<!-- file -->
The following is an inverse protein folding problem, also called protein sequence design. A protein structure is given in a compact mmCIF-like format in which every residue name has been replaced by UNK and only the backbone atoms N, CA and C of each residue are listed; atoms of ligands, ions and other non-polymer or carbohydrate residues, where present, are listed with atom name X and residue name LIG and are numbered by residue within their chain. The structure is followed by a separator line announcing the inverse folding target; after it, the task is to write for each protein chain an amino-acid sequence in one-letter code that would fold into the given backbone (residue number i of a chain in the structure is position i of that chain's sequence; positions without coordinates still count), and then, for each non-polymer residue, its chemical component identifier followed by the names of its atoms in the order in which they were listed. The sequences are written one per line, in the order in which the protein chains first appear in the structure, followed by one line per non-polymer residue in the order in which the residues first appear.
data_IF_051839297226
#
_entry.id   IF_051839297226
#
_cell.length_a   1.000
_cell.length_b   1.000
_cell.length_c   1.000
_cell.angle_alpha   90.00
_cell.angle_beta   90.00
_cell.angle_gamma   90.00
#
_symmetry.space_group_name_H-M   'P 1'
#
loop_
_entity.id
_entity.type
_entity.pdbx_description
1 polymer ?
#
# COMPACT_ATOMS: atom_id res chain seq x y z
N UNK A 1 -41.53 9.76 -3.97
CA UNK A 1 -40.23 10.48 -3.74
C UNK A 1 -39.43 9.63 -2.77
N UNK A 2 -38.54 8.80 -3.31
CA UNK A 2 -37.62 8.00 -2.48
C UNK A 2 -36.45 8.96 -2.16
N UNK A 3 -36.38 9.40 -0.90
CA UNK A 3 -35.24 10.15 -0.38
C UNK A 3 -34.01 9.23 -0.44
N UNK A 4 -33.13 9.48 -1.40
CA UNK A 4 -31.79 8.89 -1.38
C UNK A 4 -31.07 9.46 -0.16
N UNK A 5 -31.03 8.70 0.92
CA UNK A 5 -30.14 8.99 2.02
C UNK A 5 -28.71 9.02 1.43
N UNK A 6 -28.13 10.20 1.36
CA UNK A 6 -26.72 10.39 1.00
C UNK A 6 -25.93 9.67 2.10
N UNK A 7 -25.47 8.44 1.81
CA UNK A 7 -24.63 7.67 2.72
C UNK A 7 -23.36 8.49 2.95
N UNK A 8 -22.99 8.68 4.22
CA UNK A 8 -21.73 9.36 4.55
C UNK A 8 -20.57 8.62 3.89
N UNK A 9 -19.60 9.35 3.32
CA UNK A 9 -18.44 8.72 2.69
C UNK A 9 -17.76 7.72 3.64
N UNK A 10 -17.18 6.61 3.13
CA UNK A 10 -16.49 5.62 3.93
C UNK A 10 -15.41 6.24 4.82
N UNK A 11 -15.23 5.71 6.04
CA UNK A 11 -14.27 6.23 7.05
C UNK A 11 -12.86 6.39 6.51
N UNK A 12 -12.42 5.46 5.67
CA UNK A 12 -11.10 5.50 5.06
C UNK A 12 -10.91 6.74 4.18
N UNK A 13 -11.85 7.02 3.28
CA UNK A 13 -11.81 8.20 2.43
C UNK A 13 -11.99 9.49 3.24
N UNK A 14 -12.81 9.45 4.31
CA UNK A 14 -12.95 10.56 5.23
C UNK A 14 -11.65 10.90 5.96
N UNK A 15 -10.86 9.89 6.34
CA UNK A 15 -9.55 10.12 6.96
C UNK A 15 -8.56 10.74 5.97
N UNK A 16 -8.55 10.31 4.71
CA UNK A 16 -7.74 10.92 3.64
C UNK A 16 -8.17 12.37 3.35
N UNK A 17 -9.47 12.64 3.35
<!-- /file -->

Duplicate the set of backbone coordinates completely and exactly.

The following is an inverse protein folding problem, also called protein sequence design. A protein structure is given in a compact mmCIF-like format in which every residue name has been replaced by UNK and only the backbone atoms N, CA and C of each residue are listed; atoms of ligands, ions and other non-polymer or carbohydrate residues, where present, are listed with atom name X and residue name LIG and are numbered by residue within their chain. The structure is followed by a separator line announcing the inverse folding target; after it, the task is to write for each protein chain an amino-acid sequence in one-letter code that would fold into the given backbone (residue number i of a chain in the structure is position i of that chain's sequence; positions without coordinates still count), and then, for each non-polymer residue, its chemical component identifier followed by the names of its atoms in the order in which they were listed. The sequences are written one per line, in the order in which the protein chains first appear in the structure, followed by one line per non-polymer residue in the order in which the residues first appear.
data_IF_051839297226
#
_entry.id   IF_051839297226
#
_cell.length_a   1.000
_cell.length_b   1.000
_cell.length_c   1.000
_cell.angle_alpha   90.00
_cell.angle_beta   90.00
_cell.angle_gamma   90.00
#
_symmetry.space_group_name_H-M   'P 1'
#
loop_
_entity.id
_entity.type
_entity.pdbx_description
1 polymer ?
#
# COMPACT_ATOMS: atom_id res chain seq x y z
N UNK A 1 -41.53 9.76 -3.97
CA UNK A 1 -40.23 10.48 -3.74
C UNK A 1 -39.43 9.63 -2.77
N UNK A 2 -38.54 8.80 -3.31
CA UNK A 2 -37.62 8.00 -2.48
C UNK A 2 -36.45 8.96 -2.16
N UNK A 3 -36.38 9.40 -0.90
CA UNK A 3 -35.24 10.15 -0.38
C UNK A 3 -34.01 9.23 -0.44
N UNK A 4 -33.13 9.48 -1.40
CA UNK A 4 -31.79 8.89 -1.38
C UNK A 4 -31.07 9.46 -0.16
N UNK A 5 -31.03 8.70 0.92
CA UNK A 5 -30.14 8.99 2.02
C UNK A 5 -28.71 9.02 1.43
N UNK A 6 -28.13 10.20 1.36
CA UNK A 6 -26.72 10.39 1.00
C UNK A 6 -25.93 9.67 2.10
N UNK A 7 -25.47 8.44 1.81
CA UNK A 7 -24.63 7.67 2.72
C UNK A 7 -23.36 8.49 2.95
N UNK A 8 -22.99 8.68 4.22
CA UNK A 8 -21.73 9.36 4.55
C UNK A 8 -20.57 8.62 3.89
N UNK A 9 -19.60 9.35 3.32
CA UNK A 9 -18.44 8.72 2.69
C UNK A 9 -17.76 7.72 3.64
N UNK A 10 -17.18 6.61 3.13
CA UNK A 10 -16.49 5.62 3.93
C UNK A 10 -15.41 6.24 4.82
N UNK A 11 -15.23 5.71 6.04
CA UNK A 11 -14.27 6.23 7.05
C UNK A 11 -12.86 6.39 6.51
N UNK A 12 -12.42 5.46 5.67
CA UNK A 12 -11.10 5.50 5.06
C UNK A 12 -10.91 6.74 4.18
N UNK A 13 -11.85 7.02 3.28
CA UNK A 13 -11.81 8.20 2.43
C UNK A 13 -11.99 9.49 3.24
N UNK A 14 -12.81 9.45 4.31
CA UNK A 14 -12.95 10.56 5.23
C UNK A 14 -11.65 10.90 5.96
N UNK A 15 -10.86 9.89 6.34
CA UNK A 15 -9.55 10.12 6.96
C UNK A 15 -8.56 10.74 5.97
N UNK A 16 -8.55 10.31 4.71
CA UNK A 16 -7.74 10.92 3.64
C UNK A 16 -8.17 12.37 3.35
N UNK A 17 -9.47 12.64 3.35